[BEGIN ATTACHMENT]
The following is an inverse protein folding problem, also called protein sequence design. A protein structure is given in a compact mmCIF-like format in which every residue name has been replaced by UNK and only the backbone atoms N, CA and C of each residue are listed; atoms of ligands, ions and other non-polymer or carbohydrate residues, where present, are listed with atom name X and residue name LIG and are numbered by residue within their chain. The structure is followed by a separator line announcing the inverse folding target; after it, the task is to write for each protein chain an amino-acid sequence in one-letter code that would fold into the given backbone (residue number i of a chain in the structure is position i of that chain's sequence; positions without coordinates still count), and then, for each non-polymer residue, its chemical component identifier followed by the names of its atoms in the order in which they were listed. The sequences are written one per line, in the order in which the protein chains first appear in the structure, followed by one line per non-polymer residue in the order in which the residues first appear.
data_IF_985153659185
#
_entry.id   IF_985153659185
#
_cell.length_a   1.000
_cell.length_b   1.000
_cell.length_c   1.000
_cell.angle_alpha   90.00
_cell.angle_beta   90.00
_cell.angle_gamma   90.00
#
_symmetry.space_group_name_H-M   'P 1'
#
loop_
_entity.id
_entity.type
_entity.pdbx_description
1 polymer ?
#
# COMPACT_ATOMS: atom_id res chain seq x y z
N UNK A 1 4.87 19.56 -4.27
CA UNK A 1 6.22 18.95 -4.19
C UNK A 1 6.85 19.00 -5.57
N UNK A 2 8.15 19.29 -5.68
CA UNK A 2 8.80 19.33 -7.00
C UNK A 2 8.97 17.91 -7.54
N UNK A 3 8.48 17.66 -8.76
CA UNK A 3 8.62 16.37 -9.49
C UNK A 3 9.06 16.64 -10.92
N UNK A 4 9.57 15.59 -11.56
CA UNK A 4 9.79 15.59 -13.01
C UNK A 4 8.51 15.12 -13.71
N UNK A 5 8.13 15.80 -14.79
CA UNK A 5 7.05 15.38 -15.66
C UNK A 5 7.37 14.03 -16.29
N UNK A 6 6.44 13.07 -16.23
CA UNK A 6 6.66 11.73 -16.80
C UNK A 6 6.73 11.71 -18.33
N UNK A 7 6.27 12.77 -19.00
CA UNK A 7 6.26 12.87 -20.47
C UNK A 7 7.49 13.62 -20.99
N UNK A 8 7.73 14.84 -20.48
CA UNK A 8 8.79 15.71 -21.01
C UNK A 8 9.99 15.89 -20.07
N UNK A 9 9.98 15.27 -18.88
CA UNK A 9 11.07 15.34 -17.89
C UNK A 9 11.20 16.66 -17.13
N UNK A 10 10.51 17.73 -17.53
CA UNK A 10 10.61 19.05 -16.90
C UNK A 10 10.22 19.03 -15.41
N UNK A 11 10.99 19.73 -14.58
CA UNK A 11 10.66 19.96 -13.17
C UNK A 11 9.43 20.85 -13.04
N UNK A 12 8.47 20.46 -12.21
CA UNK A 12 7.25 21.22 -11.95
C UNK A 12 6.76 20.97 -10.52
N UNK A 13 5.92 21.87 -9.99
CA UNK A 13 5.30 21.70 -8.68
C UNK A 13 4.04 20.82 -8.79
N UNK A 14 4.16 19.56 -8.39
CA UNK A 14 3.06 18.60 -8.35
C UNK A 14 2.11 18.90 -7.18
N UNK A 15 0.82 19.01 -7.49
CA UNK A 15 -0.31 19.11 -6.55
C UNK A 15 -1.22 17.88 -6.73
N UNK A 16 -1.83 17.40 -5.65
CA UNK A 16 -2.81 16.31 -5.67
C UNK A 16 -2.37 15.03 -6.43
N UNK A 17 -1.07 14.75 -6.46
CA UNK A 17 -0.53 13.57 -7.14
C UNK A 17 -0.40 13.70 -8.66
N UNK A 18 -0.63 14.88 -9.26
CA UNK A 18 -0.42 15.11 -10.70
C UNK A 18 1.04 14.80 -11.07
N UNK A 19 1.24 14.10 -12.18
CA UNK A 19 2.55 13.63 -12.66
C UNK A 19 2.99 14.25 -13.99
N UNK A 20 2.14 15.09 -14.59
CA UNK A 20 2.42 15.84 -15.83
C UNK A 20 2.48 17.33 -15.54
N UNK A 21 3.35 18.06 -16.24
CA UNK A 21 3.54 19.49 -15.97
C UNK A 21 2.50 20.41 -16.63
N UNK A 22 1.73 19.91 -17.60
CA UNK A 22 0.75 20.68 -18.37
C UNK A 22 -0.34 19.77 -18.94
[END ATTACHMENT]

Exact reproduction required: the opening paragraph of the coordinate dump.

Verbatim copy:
The following is an inverse protein folding problem, also called protein sequence design. A protein structure is given in a compact mmCIF-like format in which every residue name has been replaced by UNK and only the backbone atoms N, CA and C of each residue are listed; atoms of ligands, ions and other non-polymer or carbohydrate residues, where present, are listed with atom name X and residue name LIG and are numbered by residue within their chain. The structure is followed by a separator line announcing the inverse folding target; after it, the task is to write for each protein chain an amino-acid sequence in one-letter code that would fold into the given backbone (residue number i of a chain in the structure is position i of that chain's sequence; positions without coordinates still count), and then, for each non-polymer residue, its chemical component identifier followed by the names of its atoms in the order in which they were listed. The sequences are written one per line, in the order in which the protein chains first appear in the structure, followed by one line per non-polymer residue in the order in which the residues first appear.